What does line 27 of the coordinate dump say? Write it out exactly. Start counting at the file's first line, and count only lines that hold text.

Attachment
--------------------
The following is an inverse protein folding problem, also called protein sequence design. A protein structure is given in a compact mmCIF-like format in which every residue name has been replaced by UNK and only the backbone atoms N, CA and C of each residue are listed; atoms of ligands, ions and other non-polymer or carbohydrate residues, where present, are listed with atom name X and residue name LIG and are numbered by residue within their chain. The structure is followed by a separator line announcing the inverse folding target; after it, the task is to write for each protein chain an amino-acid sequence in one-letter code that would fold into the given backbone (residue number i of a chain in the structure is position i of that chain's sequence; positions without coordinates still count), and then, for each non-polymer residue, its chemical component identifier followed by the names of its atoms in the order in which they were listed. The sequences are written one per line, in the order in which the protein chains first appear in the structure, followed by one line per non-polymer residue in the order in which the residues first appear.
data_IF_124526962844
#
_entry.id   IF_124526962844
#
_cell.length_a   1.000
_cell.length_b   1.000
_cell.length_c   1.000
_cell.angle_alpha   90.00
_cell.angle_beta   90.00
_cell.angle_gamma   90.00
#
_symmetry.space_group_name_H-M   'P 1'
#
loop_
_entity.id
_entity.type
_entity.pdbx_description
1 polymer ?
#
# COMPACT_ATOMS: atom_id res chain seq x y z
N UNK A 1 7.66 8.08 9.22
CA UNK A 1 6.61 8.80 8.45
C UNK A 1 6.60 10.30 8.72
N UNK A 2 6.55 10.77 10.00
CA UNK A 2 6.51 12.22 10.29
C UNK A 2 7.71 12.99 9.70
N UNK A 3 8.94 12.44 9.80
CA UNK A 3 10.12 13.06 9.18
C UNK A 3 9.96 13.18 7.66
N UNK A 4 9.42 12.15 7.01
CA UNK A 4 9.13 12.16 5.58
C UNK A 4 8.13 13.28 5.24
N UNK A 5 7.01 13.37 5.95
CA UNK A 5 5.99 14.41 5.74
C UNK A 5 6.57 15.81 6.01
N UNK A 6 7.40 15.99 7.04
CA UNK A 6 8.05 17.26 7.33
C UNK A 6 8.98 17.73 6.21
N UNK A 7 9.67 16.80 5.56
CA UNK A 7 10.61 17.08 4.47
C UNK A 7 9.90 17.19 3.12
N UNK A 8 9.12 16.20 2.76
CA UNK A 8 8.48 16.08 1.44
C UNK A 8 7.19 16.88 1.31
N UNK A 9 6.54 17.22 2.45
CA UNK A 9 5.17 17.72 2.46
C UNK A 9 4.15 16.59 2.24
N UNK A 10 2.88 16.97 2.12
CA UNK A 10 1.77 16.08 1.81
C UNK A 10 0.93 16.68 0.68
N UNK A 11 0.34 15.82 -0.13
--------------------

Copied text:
C UNK A 2 7.71 12.99 9.70